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Dassault and Reliance ADAG cleared to form Rafale joint-venture in India
April 28, 2017
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Dassault Rafale - Photo credit - Dassault

Dassault and Reliance ADAG cleared to form Rafale joint-venture in India

In late January, the Competition Commission of India cleared Dassault and Reliance Anil Dhirubhai Ambani Group (ADAG) to form a joint venture to lead the Indian Air Force’s (IAF) Rafale acquisition program.

The Government of India inked the USD $8.85 billion purchase of 36 Rafales in September, and in October, Dassault began implementing its portion of its offset commitments (to India) by announcing a partnership with Reliance ADAG.

Dassault Group and Reliance ADAG – specifically Reliance Aerostructure – will now build a 100-acre facility in Nagpur, which is expected to produce 1,500 jobs in the next seven years. As per the Press Trust of India, Reliance Aerostructure will own 51% of the facility, while Dassault with hold the remaining 49%.

Notes & Comments:

Roughly 50% of the value of the Rafale contract is to return to India through offsets, and while the $5.84 billion (for the Rafales and their maintenance package) also includes the engines and electronics, the airframe will still constitute a significant portion of the cost. Thus, Reliance ADAG will see a considerable amount of work and – if not already – it will become a serious domestic competitor to Tata Group, whose growth was carried by India’s offset agreements with Boeing.

With Dassault and Reliance ADAG on one end and Tata Group and Boeing on the other, the Indian Navy’s forthcoming competition for 57 multi-role carrier-borne fighters (MRCBF) should be very competitive. Both Dassault and Boeing have a directly addressable market, and in turn, both companies have ready-to-operate Indian partners to execute offset promises. A third competitor in the naval requirement is difficult to envision, especially as they lack the industry footprint and the credibility with the armed forces.

  • MT

    Anil Ambani owned part of Reliance is pilled with debts. Yes it can still borrow cheap money bcoz of its communication business

    it has had no prior experience in defence sector. So it’s blunder allowing them tie up with Dassault.
    They may have invested big amount in Pipavav ship building but tata,l&t, Mahindra are the only companies with aeronautical engineering experience in end to end business

    Dassault most offsets will involve consultancy nd tech transfer to DRDO research labs so at its best reliance will get nothing more than kit assembly tool; painting/stealth coating material for rafale. Reliance entry is only going to increase the cost of end to end services.

    If they want to be treated seriously then they should acquire some western companies in defence sector

  • Steve

    Technology especially critical technologies are NEVER transferred as a rule. Low end labour intensive work will be transferred. Anyway something is better than nothing. Good luck to India trying to get technology out of the French who are notoriously expensive and reluctant to give away anything, like happened with Scorpene.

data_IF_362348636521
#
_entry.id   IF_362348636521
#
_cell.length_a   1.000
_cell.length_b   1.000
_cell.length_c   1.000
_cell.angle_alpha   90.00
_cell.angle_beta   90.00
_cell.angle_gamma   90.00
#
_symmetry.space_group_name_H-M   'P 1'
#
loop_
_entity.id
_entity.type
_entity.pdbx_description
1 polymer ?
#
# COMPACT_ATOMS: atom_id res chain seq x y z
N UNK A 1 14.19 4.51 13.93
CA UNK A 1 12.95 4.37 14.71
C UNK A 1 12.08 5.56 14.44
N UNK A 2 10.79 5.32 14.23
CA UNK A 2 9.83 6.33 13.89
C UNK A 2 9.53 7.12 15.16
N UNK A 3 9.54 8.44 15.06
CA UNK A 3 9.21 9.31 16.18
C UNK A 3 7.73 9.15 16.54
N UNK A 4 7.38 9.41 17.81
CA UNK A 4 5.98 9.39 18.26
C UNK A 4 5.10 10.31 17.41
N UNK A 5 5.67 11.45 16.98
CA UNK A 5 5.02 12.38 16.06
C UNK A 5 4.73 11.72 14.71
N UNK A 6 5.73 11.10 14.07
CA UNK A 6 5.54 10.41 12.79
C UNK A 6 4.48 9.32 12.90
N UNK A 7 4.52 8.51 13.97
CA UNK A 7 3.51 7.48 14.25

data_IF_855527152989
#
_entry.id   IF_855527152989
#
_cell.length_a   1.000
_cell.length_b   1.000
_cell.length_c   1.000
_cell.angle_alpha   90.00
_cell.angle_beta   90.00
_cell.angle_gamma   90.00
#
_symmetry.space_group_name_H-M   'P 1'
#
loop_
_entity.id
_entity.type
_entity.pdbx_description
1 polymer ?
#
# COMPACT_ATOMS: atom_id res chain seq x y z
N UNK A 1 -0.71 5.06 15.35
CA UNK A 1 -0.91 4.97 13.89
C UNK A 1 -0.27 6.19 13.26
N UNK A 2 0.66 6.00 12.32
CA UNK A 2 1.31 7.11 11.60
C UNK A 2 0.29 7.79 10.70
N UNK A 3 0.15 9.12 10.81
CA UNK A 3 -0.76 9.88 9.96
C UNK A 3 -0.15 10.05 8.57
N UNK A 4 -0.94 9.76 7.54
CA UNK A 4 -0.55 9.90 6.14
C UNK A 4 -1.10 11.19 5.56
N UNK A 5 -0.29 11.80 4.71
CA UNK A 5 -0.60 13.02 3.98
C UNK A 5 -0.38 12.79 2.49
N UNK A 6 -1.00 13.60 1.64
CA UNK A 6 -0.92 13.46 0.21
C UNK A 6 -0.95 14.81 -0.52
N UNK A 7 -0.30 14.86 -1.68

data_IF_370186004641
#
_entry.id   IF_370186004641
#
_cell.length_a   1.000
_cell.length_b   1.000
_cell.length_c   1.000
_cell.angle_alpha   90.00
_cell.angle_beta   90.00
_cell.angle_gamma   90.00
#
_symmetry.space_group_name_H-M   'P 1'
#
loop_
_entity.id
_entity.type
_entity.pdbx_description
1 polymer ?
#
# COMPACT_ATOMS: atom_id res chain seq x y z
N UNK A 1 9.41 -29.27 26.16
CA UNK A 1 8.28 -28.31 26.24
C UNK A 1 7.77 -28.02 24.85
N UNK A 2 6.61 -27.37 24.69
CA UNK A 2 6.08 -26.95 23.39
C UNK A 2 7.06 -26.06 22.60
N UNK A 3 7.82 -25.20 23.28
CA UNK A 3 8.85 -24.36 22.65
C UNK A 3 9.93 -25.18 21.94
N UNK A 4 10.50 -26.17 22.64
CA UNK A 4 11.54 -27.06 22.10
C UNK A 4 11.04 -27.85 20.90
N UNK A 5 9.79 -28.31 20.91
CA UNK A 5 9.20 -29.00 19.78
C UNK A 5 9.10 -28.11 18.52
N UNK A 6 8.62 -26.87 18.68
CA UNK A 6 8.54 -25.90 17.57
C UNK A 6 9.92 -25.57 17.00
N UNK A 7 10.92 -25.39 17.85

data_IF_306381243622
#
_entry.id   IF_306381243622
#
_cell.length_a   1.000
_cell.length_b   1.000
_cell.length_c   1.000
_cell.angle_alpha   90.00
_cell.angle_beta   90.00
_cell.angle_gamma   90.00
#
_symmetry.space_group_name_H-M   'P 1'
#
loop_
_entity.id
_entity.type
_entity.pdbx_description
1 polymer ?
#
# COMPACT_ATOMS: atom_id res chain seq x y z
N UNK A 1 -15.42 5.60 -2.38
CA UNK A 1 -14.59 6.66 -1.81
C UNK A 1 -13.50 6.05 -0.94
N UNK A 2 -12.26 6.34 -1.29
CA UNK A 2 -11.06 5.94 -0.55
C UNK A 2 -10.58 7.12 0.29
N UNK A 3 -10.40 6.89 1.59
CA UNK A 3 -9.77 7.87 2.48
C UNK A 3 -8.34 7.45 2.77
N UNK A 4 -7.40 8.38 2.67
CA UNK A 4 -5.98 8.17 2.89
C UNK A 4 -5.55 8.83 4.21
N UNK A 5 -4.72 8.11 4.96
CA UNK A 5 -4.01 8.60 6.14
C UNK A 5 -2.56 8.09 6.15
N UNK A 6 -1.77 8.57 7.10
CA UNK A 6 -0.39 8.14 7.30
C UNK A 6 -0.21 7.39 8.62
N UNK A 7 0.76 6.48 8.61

• MT

      They gave what was agreed 30-35% indigenous tech for scorpene along with detailed design specifications. Turbofan engine stealth coatings nd some others stuffs ll come for rafale. So it’s advantage India with offset. DRDO would have taken 7-8yrs to fine tune their Kaveri but Safran help ll get it done in 24months. So engine deal ll put India In league of china which spent more than 20-30bill $ n turbofan development

      India is capable to build nuclear-powered submarine but small lighter 2000ton diesel submarine require sophistication nd miniatured subsystem.

      Indian companies such as Larsen & tubro claim to bid solo for project 75i the next gen SSK as they r mostly involved in design/manufacturing of Arihant class first 4submarine

    • Superior Shakeel

      True however they are transferring the most critical tech the turbofan engine tech in the form of offsets for their Kaveri engine which was lacking in thrust which I think is going to boost their aerospace sector especially military aviation As they are okay in other sectors engine was the one thing they were absolutely lacking much like china which after all that copying and stealing IPR is still struggling.

      Also apparently this is due to the Americans because French want to deny them Indian market and are trying to fight for the global defence pie and if you look closely and read the fine print the 57 naval fighter is tailor made for the rafale itself I guess what that parikrama dude said was right about this all along.

      • Steve

        The French will definitely not create future competitors by giving turbofan single crystal blade technology. Only if they determine the Indians are going to make it anyway and may shorten development time in return for millions of dollars

  • K Venkata Vijaya Bhaskar

    why ambani who has not even built a moped…why did goi not selected some other co like mahendra or tata….

    • Headstrong

      So as to build up competition. Tata is already collaborating with Boeing. Mahindras is likely to tie up with SAAB. More companies, more competition – better costing.
      I hold no brief for the Ambanis, but they have been hiring a lot of experts over the past two years. Who knows – they may even pull it off. They have made a success story of many ventures which were not their traditional strongholds in the past

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